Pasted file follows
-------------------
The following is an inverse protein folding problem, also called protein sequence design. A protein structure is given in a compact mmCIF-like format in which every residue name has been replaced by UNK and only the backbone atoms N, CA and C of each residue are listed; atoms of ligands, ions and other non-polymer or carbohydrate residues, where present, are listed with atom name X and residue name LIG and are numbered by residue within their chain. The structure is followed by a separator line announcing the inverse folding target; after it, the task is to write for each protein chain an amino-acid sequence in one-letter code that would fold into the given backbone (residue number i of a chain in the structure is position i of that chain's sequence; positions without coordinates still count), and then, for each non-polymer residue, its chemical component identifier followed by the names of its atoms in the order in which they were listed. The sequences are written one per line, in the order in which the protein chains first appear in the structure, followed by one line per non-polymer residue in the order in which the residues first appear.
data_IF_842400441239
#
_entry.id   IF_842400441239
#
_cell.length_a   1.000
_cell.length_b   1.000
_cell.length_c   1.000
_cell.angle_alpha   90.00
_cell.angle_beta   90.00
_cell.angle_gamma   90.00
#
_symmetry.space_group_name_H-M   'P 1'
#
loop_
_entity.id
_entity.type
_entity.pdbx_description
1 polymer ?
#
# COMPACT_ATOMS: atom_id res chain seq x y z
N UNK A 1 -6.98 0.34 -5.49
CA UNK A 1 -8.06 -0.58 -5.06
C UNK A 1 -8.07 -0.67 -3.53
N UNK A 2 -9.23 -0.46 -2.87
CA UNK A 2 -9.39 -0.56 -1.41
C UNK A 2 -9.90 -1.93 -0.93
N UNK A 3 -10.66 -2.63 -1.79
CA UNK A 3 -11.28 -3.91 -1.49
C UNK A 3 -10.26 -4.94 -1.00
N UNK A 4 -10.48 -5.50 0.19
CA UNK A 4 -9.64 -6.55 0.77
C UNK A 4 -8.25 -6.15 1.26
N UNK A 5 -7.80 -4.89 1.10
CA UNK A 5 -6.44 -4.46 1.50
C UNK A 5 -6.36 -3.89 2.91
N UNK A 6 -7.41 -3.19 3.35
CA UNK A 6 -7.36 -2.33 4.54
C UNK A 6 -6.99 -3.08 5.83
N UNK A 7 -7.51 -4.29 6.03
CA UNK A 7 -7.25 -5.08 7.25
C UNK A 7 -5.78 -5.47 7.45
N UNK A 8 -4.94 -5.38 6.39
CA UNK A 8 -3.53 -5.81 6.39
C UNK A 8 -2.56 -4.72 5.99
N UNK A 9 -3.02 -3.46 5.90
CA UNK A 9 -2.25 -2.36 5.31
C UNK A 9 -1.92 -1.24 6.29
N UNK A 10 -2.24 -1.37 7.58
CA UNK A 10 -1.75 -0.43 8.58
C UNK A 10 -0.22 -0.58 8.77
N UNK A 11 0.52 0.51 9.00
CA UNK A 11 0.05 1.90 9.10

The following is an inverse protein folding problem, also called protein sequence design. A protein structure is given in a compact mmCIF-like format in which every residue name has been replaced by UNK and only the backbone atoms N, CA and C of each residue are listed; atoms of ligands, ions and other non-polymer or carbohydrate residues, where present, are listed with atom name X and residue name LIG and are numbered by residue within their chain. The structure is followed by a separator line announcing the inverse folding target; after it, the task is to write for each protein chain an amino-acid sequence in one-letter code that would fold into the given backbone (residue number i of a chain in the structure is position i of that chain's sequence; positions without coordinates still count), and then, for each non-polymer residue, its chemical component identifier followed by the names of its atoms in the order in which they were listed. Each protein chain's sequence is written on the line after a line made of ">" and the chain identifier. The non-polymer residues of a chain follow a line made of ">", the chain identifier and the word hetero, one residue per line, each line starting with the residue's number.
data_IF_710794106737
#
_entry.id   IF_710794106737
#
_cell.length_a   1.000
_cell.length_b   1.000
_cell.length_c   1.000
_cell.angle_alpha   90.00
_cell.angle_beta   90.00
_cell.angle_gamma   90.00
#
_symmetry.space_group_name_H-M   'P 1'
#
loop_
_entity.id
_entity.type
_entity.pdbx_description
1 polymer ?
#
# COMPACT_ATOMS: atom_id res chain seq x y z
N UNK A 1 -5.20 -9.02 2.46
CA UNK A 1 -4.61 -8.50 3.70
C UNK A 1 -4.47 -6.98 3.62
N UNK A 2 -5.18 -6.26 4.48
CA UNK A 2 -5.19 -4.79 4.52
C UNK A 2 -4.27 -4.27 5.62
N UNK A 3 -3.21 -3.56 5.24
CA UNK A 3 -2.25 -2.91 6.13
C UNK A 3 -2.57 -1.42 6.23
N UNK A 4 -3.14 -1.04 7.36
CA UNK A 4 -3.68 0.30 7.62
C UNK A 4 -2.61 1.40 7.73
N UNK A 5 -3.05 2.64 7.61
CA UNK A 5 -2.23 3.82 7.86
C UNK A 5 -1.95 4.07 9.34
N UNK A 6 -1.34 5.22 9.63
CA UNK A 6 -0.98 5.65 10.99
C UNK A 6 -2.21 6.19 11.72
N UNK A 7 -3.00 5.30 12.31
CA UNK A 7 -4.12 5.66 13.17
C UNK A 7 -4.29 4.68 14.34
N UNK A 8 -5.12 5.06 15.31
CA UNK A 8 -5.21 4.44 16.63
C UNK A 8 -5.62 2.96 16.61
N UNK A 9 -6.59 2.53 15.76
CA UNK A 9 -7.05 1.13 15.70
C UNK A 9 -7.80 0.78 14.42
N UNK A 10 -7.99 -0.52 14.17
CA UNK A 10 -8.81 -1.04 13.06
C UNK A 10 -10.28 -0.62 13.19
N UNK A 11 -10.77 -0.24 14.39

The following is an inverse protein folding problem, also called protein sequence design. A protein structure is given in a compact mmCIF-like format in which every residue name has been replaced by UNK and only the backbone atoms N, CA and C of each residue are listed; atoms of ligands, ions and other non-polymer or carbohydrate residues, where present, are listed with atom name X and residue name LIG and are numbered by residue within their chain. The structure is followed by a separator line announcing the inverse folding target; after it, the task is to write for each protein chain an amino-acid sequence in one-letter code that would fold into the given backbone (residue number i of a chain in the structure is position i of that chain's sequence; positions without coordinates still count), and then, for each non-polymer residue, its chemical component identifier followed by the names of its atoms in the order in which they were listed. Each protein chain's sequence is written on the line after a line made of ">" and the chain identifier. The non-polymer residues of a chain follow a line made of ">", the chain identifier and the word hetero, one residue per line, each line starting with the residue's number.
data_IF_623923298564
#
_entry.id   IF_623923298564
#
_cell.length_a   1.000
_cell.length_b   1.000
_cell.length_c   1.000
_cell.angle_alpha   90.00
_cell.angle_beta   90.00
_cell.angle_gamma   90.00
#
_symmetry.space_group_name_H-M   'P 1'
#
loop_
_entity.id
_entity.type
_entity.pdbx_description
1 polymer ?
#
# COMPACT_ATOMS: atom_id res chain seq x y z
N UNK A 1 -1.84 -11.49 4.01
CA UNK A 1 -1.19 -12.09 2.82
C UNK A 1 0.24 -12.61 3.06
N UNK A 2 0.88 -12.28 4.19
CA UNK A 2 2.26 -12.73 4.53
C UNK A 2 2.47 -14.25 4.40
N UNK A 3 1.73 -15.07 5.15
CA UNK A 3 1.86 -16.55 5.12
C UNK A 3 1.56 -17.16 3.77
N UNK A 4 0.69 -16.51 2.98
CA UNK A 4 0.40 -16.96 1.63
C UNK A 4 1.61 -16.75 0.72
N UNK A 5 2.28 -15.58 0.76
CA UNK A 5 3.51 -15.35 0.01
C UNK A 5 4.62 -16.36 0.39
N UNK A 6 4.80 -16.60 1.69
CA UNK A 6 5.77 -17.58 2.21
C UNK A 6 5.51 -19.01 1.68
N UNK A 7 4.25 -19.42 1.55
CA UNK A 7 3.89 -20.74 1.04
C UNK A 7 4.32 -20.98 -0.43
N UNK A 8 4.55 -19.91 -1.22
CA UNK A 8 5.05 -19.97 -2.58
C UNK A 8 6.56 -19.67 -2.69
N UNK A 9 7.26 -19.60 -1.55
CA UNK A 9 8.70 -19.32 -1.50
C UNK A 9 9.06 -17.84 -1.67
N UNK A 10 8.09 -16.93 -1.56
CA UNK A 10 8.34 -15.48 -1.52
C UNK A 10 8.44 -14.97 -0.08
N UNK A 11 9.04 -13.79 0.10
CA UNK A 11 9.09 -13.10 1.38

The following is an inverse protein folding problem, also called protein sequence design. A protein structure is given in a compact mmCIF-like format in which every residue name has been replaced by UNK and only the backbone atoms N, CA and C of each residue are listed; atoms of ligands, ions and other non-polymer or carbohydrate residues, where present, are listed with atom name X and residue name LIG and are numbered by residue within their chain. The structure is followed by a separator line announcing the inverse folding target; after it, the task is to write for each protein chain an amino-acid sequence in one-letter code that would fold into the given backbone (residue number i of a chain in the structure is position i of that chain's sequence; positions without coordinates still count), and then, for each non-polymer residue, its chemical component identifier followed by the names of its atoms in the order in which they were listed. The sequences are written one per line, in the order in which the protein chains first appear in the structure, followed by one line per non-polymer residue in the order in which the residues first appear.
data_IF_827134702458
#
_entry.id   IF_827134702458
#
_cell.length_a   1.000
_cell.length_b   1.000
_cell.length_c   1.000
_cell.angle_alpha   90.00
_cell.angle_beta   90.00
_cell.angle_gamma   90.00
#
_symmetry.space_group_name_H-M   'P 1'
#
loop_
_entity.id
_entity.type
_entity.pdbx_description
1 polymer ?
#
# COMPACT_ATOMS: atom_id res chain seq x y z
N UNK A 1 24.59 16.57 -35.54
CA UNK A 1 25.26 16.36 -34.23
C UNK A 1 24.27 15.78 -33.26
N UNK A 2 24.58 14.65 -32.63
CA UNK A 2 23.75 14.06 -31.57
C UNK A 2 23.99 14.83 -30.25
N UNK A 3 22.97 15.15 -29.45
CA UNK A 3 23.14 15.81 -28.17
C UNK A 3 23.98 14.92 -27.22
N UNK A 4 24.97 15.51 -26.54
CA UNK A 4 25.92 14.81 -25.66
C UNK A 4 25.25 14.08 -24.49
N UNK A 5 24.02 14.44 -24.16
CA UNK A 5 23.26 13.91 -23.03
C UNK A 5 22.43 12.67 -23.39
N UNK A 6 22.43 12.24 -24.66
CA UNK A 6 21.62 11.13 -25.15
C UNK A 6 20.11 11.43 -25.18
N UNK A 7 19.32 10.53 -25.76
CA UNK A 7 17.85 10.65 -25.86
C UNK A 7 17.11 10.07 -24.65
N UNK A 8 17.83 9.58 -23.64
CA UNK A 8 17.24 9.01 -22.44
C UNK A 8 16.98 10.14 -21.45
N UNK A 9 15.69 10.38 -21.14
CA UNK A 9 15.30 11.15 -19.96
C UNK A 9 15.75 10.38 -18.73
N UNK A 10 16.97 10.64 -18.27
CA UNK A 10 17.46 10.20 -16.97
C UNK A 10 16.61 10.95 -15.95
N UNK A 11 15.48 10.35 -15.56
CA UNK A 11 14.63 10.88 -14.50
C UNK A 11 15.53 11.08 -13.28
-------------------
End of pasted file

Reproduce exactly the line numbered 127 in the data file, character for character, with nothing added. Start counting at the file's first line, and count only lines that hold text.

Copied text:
N UNK A 1 -1.84 -11.49 4.01